The "Blunttooth catfish" (Clarias ngamensis, of which Clarias mellandi is a junior synonym) is a nonendemic clariid found in southern Africa from the Cunene River on the Atlantic coast to the Lower Zambezi on the Indian Ocean. It is also reported from Lake Malawi (FishBase; Eccles, 1992). In parts of its range, C. ngamensis can attain a total length of 73 cm (28¾ inches) and may weigh 4 kg (8.8 pounds).
Its diet consists of mollusks, crustaceans, insects, and fish, which it finds in its preferred habitats of swamps and riverine floodplains. Hard foods are broken by the wide, almost semicircular patch of blunt, granular teeth behind the upper jaw on the vomer, a median skull bone. According to Skelton (1993), breeding occurs "...during the summer rainy season, large numbers of fishes moving into shallow flooded drainage channels to spawn. Males show a higher growth rate than females and maturity is reached at about 250 mm TL. Lives for 5 or 6 years."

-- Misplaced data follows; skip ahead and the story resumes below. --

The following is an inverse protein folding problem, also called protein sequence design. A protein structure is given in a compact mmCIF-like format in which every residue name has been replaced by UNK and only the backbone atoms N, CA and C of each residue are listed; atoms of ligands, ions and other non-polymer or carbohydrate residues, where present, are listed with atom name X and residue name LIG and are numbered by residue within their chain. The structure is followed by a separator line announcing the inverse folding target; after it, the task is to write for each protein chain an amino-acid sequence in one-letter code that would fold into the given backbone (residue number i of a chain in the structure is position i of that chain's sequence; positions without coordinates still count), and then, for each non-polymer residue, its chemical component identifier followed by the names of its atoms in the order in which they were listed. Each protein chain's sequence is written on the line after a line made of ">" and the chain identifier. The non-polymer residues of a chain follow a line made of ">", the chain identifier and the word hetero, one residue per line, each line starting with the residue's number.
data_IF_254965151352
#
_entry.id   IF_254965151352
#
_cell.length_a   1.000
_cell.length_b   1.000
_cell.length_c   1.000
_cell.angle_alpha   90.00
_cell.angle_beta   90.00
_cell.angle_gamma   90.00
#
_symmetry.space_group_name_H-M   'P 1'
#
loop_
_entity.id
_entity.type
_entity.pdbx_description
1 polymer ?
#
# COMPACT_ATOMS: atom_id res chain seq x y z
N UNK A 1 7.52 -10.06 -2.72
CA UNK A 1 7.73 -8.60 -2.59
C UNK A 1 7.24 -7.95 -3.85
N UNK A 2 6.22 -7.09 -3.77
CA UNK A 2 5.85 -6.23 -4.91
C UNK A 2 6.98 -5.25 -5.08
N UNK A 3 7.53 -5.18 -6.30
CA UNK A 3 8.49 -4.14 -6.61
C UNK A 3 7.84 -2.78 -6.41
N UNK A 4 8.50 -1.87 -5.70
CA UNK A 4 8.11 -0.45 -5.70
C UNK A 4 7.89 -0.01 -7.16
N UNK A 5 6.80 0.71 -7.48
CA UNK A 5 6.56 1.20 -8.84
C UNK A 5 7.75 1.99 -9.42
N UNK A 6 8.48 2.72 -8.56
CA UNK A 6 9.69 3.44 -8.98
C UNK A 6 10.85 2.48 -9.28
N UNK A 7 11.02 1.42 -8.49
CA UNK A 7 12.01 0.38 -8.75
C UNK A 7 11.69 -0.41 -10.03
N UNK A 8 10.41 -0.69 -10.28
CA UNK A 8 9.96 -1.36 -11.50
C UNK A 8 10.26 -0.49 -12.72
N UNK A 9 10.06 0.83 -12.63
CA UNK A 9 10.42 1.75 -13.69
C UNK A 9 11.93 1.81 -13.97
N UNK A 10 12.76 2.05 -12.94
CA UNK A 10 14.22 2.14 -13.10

Clarias ngamensis is easily distinguished from C. gariepinus and C. theodorae, the other nonendemic clariids found in Lake Malawi, by the presence of a short, low, adipose dorsal fin between the rayed dorsal fin and the tail (see illustration above).
The above illustration by Hilda M. Jubb, from Jubb (1967), is reproduced here through the kind permission of Mr. A. T. Balkema of A. A. Balkema Publishers, Rotterdam.
|Last Update: 11 August 2000
Web Author: M. K. Oliver, Ph.D.
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